The Politics of US Literature, 1960 to the Present
3rd July 2015
Birkbeck, University of London
Organisers: Pippa Eldridge, Catherine Flay
Can literature have a political impact? Literature played a role in inspiring as well as representing the post-war American counterculture, with writers acting as socio-political leaders as well as cultural icons. Many of the arts saw revolutions in style, with the emergence of action painting, rock and roll and postmodernism. But was the literary revolution just an enactment, within a closed discipline, of the mood of the times, or might it be seen as somehow enacting politics in itself? As the American government policed taste through new rulings such as obscenity laws, art became contested terrain between the mainstream and its oppositions.
Since this flurry of stylistic overhauls in the arts, and since the failure of the post-war revolutionary political programme, has literature lost what political force it may once have had? Is literature now concerned only with recording, with emphasis once again on representation rather than the creation of novelty, its own seminal moments existing only in the past? And are the utopias envisioned in contemporary fiction only escapist fantasy rather than manifestos of intention? Does anybody even read anymore?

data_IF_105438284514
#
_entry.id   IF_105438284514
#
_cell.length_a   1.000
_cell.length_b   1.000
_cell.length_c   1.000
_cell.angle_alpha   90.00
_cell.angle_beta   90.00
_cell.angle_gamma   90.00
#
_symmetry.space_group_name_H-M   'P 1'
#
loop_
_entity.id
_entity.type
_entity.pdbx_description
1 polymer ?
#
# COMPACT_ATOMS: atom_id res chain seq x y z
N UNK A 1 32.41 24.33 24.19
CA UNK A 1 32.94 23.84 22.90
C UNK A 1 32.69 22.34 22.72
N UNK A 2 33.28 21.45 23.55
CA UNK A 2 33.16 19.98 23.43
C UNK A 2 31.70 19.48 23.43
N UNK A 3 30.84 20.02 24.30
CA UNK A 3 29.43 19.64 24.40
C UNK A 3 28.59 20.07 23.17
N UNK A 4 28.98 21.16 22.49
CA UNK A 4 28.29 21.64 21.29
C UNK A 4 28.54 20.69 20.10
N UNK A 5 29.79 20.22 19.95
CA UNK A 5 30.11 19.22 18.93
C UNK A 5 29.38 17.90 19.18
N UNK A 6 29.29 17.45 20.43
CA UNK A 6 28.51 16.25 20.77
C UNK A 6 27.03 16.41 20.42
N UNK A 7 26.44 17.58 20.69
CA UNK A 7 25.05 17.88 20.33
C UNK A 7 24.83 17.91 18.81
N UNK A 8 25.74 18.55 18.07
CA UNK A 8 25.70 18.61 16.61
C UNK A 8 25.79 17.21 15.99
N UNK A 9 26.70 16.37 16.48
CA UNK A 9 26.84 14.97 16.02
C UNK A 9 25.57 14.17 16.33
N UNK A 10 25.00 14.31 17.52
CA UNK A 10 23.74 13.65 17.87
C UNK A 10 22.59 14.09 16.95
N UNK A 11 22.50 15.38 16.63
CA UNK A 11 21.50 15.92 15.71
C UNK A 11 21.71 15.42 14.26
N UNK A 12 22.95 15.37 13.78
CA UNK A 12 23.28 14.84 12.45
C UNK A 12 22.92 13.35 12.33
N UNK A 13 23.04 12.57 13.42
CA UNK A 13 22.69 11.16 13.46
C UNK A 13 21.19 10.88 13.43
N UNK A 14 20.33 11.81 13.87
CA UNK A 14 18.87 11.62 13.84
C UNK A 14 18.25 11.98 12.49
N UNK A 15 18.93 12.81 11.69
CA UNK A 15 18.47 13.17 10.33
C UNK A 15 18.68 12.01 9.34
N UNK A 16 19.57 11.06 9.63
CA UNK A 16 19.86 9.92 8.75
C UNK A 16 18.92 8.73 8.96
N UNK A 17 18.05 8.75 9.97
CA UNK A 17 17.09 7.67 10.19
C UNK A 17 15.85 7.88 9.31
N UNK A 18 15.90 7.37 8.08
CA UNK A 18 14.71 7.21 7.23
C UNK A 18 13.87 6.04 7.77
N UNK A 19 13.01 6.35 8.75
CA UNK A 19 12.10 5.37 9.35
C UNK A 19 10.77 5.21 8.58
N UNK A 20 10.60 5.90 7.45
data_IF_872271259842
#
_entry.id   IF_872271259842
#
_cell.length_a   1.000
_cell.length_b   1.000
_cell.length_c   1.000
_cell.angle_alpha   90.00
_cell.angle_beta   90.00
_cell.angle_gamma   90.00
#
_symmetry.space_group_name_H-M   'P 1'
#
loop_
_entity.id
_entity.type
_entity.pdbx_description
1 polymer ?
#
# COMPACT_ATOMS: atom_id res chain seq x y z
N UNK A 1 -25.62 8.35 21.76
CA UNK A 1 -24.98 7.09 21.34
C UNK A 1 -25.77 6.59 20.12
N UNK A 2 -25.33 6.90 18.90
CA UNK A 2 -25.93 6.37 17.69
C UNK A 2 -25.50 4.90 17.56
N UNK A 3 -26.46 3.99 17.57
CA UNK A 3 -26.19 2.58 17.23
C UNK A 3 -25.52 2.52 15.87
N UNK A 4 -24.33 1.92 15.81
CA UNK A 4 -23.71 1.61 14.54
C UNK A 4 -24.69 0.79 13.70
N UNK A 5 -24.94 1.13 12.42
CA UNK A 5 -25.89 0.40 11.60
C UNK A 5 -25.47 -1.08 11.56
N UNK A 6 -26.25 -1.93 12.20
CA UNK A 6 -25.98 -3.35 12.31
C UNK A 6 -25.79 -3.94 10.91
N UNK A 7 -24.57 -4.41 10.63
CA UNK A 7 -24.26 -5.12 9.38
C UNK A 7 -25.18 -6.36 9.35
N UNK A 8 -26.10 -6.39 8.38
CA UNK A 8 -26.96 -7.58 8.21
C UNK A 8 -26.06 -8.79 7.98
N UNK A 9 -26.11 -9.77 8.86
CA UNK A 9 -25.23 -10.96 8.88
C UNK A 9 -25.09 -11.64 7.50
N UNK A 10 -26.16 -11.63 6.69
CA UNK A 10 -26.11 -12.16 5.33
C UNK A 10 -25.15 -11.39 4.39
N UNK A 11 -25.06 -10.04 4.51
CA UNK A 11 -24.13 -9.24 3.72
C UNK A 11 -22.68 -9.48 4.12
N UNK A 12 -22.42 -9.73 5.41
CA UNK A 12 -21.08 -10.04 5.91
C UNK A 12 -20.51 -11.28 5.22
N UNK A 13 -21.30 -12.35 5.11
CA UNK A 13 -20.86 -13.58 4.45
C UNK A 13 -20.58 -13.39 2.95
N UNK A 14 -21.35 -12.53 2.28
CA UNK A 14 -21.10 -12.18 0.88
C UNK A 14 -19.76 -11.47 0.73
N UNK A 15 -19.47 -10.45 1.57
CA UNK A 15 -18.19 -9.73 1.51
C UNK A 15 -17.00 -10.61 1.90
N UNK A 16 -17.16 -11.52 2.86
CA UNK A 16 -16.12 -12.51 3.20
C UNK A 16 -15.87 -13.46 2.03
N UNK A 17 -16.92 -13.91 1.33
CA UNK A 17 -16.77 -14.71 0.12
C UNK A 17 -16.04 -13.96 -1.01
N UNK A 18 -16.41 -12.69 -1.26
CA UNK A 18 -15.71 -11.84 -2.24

This conference seeks to explore the ways in which literature affects lived reality, if indeed it does, and asks whether it is the message behind the writing that could carry such intent, or the form of expression itself.
Presentation topics may include, but are not limited to:
- Modes of representation and uses of genre
- Histories of counterculture
- Literature of war
- After-narratives: post-Auschwitz, post-Vietnam War, post-Cold War, post-9/11, post-Crash, post-history.
- Polemics of fiction writing
- Novelists as political activists
Dr Martin Eve (Birkbeck, University of London)
Dr Michael Hrebeniak (University of Cambridge)
Abstracts of no more than 350 words to be sent to firstname.lastname@example.org by 6th February 2015.
Image: Jackson Pollock sink by StripeyAnne, used under a CC BY-ND licence.